Book Reviews

It Ends With Us by Colleen Hoover – Book Review

It Ends With Us

Where do I even start?!  This is probably one of the best books I have ever read. That’s not a dramatization either. I feel like I can’t really give you a good synopsis without spoiling anything, so here’s the link to the Goodreads description: It Ends With Us.

I will say for sure, that I haven’t read anything better in 2016 yet. This book was so good, but it’s not that surprising that I loved it, because Colleen Hoover wrote it. The last Colleen Hoover novel that I read was Maybe Someday and I thought that was amazing, but I think It Ends With Us definitely exceeds it. The themes in the novel were so relevant to so many women, and even men, or anyone in relationships. It offers a brand new perspective, counter to the stereotypical view on women and abuse by their husbands. I thought the main character Lily was one of the most epic heroines that I’ve probably encountered in literature. Just when you think her life can’t get worse, it somehow does, and she remains strong throughout the entire duration of the novel.

I’ve seen some reviews that have mentioned that there is a love-triangle in this novel, but if you’re a person who really hates those, don’t write this book off. The love-triangle is not at the forefront of the plot. This is a book that I thought the love-triangle was both necessary and done extremely well.

I finished this book in two days because I literally just could not put it down. It’s so eventful and the writing is so gripping, that you just have to speed-read it. The characters were all so flawed and real, as was the romance. This was not a typical romance story in anyway. I haven’t read anything even similar, and I love how different it was, because not all romances are always as they’re often portrayed in movies and in novels.

Overall I give It Ends With Us 5/5 stars, for presenting a relevant issue in such a real way, and for being so emotionally charged.


Some of my favourite/notable quotes from the book: 

“Fifteen seconds. That’s all it takes to completely change everything about a person. Fifteen seconds that we’ll never get back.”

“In the future…if by some miracle you ever find yourself in the position to fall in love again, fall in love with me.”

“All humans make mistakes. What determines a person’s character aren’t the mistakes we make. It’s how we take those mistakes and turn them into lessons rather than excuses.”

“There is no such thing as bad people. We’re all just people who sometimes do bad things.”

“Imagine all the people you meet in your life. There are so many. They come in like waves, trickling in and out with the tide. Some waves are much bigger and make more of an impact than others. Sometimes the waves bring with them things from deep in the bottom of the sea and they leave those things tossed onto the shore. Imprints against the grains of sand that prove the waves had once been there, long after the tide recedes.”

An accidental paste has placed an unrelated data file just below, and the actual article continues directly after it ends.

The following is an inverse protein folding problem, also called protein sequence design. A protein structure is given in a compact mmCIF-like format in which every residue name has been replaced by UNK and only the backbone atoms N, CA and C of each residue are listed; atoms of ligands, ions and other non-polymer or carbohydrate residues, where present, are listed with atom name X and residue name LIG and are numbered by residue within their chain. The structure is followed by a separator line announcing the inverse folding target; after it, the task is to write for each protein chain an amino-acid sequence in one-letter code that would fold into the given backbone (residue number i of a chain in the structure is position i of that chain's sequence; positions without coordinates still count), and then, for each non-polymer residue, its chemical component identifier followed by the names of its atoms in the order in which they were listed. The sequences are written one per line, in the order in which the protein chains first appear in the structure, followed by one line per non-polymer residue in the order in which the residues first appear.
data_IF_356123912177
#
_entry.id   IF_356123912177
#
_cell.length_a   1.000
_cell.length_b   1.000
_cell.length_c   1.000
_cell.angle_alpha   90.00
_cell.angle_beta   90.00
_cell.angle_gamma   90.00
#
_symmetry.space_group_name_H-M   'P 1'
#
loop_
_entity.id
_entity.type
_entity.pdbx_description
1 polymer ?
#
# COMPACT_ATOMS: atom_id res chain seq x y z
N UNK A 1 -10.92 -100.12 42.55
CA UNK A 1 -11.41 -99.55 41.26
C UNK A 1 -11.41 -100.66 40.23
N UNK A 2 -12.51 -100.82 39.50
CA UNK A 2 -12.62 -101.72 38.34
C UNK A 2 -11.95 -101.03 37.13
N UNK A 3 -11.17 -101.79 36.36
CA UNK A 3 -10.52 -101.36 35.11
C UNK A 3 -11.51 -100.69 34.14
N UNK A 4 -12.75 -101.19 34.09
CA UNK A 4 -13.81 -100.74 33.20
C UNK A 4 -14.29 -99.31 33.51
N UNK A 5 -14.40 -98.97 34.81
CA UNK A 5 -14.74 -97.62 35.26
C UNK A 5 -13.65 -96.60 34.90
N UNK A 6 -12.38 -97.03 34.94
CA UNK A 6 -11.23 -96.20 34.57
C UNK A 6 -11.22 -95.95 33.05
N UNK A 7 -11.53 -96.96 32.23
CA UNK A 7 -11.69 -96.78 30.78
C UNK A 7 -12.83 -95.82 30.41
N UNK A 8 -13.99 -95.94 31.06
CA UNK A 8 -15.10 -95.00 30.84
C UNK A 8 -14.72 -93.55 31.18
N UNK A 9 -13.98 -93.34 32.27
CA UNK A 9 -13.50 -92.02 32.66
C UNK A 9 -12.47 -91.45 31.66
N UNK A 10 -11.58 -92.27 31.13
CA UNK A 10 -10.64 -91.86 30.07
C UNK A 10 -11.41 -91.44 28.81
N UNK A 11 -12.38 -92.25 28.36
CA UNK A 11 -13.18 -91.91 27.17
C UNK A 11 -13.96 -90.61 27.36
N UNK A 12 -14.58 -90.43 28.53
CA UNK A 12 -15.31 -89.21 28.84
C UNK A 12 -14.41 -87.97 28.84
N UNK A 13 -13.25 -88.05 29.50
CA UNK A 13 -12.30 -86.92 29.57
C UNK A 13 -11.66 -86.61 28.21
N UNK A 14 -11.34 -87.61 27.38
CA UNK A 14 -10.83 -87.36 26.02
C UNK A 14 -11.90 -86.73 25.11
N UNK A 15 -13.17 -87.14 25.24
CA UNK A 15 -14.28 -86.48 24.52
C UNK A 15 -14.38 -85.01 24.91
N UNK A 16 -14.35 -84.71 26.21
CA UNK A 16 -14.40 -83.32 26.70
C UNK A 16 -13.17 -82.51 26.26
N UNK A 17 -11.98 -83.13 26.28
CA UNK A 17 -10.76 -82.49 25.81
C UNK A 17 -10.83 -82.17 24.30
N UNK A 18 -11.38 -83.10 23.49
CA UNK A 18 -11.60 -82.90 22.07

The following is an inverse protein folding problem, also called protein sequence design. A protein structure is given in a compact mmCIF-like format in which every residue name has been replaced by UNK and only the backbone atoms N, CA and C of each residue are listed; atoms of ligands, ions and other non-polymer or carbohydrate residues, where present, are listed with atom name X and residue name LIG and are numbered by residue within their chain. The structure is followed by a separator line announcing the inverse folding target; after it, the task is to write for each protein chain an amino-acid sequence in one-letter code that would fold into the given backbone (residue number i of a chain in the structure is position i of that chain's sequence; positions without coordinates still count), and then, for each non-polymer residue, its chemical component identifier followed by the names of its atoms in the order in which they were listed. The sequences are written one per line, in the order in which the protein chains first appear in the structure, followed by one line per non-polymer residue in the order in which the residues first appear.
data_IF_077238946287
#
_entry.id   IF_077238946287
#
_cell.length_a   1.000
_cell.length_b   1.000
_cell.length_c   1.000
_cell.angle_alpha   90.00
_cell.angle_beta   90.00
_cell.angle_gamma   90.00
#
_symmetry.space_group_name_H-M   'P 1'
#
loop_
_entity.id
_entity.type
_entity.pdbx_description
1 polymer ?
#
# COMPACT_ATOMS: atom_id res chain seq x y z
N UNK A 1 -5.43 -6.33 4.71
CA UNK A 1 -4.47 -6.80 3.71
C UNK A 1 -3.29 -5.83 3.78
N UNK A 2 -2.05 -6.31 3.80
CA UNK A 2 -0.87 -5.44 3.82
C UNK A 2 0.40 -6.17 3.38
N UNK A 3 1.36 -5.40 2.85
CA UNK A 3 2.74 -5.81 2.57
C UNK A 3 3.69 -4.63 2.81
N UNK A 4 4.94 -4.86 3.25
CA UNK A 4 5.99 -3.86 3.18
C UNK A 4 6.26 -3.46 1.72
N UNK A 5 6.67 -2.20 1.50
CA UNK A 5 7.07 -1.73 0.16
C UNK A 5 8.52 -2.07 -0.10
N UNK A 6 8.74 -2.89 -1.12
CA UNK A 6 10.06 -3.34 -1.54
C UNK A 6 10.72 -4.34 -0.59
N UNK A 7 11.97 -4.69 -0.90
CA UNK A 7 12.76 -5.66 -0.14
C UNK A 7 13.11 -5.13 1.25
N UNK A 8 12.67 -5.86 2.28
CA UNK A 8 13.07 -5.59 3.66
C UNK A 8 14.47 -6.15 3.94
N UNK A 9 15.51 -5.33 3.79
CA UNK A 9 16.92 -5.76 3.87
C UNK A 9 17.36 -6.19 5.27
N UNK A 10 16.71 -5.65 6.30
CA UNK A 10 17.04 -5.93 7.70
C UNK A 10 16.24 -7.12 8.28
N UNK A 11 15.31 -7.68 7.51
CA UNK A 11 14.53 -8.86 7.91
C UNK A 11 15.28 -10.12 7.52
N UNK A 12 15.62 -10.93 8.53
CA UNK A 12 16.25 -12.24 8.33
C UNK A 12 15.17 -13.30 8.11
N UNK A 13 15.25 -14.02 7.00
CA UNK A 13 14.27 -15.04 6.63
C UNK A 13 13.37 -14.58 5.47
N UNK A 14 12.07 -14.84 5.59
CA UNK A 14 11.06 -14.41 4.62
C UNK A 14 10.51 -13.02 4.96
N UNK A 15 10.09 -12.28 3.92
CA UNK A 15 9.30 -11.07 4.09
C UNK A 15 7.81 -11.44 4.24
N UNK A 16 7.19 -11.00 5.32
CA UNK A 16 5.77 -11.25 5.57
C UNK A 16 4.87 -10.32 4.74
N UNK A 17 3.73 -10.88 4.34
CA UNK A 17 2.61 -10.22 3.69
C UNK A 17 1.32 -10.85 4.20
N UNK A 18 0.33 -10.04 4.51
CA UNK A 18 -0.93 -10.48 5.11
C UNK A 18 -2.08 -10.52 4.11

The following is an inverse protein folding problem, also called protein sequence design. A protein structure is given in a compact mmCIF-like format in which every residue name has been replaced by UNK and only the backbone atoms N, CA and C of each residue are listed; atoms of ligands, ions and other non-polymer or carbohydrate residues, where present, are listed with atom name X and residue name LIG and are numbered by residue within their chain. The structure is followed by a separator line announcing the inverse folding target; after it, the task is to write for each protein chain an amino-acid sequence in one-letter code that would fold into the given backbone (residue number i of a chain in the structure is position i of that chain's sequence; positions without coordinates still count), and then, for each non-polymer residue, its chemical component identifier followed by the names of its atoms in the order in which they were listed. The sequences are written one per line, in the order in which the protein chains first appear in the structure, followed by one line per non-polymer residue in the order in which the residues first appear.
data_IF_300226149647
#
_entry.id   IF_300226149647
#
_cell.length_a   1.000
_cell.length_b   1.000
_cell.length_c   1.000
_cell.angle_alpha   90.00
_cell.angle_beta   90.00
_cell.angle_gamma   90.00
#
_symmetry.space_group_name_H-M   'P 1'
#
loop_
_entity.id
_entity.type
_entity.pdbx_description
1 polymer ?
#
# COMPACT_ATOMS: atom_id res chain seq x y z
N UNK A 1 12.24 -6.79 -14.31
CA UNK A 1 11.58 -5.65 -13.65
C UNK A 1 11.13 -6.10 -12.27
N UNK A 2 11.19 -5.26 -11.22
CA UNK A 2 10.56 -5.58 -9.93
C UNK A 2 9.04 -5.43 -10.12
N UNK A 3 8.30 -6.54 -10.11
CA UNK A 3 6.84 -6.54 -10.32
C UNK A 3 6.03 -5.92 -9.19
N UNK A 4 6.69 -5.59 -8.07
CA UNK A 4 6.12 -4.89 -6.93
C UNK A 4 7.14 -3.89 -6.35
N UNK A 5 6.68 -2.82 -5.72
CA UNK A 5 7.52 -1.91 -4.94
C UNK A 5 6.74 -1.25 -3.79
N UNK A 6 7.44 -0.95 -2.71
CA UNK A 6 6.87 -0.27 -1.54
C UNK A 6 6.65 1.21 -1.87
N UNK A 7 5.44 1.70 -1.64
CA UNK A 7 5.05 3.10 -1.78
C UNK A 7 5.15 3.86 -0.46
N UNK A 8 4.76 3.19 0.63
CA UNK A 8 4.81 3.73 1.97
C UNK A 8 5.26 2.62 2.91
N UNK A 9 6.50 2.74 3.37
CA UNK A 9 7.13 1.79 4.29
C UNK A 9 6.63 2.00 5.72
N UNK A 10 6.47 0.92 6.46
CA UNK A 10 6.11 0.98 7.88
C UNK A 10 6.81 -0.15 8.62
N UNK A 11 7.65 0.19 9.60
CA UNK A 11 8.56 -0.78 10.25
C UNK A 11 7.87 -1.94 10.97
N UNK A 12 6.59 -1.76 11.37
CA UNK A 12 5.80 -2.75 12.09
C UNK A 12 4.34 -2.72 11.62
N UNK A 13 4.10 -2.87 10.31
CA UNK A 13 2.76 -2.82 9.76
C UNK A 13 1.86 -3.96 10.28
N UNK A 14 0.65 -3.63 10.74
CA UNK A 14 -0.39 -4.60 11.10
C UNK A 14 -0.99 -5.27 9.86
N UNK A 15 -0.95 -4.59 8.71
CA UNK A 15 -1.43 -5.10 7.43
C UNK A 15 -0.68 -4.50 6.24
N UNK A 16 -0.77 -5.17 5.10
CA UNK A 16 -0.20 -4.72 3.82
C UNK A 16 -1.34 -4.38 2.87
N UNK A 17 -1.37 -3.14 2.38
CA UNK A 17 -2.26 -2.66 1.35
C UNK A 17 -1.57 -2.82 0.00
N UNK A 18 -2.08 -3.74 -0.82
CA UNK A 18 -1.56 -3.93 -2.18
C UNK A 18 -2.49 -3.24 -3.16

SPOILER SECTION – Do not read ahead if you haven’t read the book, or don’t want to be spoiled.


Ryle. This character was so flawed in so many ways. On the surface, he seems like the perfect guy, good looking, educated, and determined to be even more successful than he already is. However, once you get to know him and his past, you understand that he is deeply scarred from an event that occurred in his childhood, and that is now a challenge he is faced with as an adult. He physically abuses his wife, but I almost feel bad for him, because he does feel sincerely sorry for it, and his anger is something that he can’t really control. Usually, the men who abuse their wife in literature, and in movies are always portrayed as being just evil, the reader or the viewer doesn’t get to necessarily sympathize with the abuser or his past, or even get to see past the negative qualities and see his good qualities, like this book allows you to do. I thought that was a really interesting perspective to add into this novel.

Additionally, this book covers another interesting perspective, the stereotype that women who go back to the man that mistreats them are weak, or even just unintelligent for doing so. Lily witnessed her mother’s abuse as an outsider, and always had this stereotype, and even built up some resentment for her mother, because she wouldn’t leave her father. But, when she finds herself in a similar circumstance, she understands and realizes that women who go back aren’t necessarily weak, and that it’s a harder decision than it seems. I found it interesting getting to see Lily contemplate if her love for Ryle could one day forgive him for what he did, but I ultimately thought she made the right decision to divorce him, because she had more than her feelings and emotions to think about, she had her daughter’s. I think the fact that as a child she witnessed her mother abused by her father, really motivated her decision because she never wanted her daughter to go through the same thing. The title of the book “It Ends With Us” was uniquely interwoven into the ending, by Lily saying those words to her daughter regarding the cycle of abuse that usually occurs, making her incredibly brave to break this cycle!

 

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